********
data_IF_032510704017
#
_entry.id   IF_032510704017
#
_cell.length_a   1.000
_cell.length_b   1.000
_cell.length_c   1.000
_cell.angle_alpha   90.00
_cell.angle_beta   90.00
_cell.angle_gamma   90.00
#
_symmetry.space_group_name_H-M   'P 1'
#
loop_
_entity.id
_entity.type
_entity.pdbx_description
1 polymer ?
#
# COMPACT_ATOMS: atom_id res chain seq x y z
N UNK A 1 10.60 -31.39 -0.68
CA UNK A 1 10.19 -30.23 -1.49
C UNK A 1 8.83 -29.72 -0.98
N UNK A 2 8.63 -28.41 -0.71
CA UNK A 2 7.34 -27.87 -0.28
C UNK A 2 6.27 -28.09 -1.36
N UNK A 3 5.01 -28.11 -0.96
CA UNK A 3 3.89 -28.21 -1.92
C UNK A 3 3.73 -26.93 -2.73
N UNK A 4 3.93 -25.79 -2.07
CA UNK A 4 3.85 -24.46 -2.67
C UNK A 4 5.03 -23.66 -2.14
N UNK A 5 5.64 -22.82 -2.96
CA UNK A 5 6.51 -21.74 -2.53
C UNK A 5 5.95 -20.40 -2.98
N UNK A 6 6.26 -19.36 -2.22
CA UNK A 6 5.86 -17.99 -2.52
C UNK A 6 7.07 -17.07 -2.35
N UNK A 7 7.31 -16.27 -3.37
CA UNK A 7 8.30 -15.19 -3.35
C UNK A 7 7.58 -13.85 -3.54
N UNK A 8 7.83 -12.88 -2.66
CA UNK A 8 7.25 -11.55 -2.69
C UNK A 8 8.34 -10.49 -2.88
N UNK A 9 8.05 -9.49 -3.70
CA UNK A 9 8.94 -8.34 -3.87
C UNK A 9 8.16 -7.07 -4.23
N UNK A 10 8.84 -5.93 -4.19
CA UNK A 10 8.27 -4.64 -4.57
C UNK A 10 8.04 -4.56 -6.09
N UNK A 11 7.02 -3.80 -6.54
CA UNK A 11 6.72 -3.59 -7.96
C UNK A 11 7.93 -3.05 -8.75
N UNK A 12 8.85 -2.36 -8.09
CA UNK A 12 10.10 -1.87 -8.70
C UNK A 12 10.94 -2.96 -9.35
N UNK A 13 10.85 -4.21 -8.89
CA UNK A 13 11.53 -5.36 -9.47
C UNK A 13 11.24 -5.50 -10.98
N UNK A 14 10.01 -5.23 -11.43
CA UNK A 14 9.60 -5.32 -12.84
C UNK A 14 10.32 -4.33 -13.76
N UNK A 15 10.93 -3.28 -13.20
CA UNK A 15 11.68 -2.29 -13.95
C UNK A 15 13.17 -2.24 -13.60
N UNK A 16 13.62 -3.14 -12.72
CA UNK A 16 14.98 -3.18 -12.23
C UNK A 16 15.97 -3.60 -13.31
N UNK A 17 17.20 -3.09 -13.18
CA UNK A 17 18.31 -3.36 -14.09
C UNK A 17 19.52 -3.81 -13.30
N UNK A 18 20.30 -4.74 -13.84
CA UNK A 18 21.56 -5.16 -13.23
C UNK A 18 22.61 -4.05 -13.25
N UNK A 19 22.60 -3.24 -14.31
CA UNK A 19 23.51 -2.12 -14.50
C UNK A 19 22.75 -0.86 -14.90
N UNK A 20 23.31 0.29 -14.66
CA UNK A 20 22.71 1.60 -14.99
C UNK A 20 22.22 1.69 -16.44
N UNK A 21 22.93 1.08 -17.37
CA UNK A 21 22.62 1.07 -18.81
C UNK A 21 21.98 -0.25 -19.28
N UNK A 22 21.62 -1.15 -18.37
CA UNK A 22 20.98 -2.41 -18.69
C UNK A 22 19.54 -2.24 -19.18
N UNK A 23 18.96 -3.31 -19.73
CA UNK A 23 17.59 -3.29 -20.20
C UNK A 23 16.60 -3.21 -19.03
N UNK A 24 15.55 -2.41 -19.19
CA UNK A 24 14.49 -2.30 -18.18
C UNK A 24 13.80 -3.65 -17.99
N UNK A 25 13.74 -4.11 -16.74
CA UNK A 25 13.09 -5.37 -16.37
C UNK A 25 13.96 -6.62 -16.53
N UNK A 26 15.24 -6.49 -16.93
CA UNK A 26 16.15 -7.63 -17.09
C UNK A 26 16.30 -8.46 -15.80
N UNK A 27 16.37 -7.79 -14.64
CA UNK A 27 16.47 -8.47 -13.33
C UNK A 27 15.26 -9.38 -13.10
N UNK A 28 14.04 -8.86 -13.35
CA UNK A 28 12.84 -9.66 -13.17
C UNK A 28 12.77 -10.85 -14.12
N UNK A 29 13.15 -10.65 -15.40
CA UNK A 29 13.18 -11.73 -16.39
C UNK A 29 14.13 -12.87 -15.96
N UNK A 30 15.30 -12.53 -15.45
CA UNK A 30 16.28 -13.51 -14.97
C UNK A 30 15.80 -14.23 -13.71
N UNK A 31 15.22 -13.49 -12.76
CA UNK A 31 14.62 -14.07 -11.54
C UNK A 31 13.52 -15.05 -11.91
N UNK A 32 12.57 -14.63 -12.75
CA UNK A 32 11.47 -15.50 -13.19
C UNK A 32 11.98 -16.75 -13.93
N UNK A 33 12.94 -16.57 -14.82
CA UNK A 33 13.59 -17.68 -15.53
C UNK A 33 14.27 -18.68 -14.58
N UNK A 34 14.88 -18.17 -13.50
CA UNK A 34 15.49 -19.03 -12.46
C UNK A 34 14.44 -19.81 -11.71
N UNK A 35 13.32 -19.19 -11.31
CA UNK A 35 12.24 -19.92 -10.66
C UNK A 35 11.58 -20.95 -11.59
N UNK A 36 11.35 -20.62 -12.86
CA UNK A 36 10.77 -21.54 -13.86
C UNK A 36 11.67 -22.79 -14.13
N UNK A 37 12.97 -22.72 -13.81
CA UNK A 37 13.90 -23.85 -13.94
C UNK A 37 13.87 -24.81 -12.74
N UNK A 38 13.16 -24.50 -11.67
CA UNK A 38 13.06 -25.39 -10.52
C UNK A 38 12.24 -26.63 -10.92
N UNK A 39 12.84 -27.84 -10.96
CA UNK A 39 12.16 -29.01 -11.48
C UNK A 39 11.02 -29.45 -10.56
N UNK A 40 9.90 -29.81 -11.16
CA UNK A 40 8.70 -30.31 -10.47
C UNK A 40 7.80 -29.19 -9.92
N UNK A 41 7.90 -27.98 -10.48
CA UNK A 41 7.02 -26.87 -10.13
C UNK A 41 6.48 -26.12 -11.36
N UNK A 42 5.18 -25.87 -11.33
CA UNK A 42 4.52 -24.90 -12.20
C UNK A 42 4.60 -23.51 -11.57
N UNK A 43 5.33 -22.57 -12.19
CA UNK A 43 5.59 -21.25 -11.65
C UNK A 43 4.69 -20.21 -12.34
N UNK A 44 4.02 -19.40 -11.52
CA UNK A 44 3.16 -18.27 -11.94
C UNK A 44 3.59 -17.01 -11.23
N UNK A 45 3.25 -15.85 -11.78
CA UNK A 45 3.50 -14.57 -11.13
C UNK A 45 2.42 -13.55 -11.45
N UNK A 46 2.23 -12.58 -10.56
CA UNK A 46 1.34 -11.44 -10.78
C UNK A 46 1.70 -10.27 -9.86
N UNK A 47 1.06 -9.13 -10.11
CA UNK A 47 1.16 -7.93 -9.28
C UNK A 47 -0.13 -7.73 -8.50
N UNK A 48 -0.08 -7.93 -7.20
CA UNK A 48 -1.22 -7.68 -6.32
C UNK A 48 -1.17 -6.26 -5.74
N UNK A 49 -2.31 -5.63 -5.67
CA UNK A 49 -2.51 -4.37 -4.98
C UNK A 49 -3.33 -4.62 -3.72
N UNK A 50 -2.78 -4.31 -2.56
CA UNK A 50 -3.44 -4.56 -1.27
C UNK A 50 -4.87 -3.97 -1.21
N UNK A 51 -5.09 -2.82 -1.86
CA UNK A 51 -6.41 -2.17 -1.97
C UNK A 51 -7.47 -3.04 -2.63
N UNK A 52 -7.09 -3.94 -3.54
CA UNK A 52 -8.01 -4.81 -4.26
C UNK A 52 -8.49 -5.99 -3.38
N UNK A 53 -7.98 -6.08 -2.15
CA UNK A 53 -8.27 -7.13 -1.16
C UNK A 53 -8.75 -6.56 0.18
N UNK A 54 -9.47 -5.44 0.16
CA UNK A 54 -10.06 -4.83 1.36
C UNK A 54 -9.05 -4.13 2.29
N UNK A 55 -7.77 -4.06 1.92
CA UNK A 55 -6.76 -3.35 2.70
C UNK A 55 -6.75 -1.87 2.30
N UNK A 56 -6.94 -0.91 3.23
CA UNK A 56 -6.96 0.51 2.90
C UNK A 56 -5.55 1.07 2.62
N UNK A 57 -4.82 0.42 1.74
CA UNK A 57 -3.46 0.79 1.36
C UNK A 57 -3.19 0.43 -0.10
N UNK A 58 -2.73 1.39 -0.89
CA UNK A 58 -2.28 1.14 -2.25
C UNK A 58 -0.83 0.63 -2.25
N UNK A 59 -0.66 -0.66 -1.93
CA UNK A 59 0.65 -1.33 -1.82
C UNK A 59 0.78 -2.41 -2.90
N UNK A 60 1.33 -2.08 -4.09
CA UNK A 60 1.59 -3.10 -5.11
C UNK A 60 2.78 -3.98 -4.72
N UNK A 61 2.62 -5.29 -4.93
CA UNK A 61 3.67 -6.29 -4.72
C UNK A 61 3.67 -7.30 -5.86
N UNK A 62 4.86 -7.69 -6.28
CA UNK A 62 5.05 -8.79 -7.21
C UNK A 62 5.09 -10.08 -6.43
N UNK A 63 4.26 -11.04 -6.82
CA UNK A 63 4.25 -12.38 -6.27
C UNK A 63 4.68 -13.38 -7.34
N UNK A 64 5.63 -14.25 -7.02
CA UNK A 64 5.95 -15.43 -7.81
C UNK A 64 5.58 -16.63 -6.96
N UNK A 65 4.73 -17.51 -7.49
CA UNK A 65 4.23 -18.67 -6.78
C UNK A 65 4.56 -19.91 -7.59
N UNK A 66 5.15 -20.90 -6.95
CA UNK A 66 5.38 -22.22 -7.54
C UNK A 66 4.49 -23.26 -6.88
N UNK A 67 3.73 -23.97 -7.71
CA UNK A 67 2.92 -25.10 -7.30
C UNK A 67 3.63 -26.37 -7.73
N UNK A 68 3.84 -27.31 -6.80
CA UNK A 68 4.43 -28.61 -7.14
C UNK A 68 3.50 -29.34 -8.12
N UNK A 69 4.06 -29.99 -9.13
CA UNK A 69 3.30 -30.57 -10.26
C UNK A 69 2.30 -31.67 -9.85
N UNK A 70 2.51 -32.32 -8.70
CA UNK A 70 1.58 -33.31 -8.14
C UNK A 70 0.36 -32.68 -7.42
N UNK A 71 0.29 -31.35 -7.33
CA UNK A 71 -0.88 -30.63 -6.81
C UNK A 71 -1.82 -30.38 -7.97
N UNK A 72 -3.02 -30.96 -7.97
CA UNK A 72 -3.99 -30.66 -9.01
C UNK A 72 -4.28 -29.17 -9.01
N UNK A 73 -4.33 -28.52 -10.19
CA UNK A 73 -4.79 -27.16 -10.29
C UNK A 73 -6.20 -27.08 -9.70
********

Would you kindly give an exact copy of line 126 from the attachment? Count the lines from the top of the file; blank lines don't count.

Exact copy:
N UNK A 36 11.35 -20.62 -12.86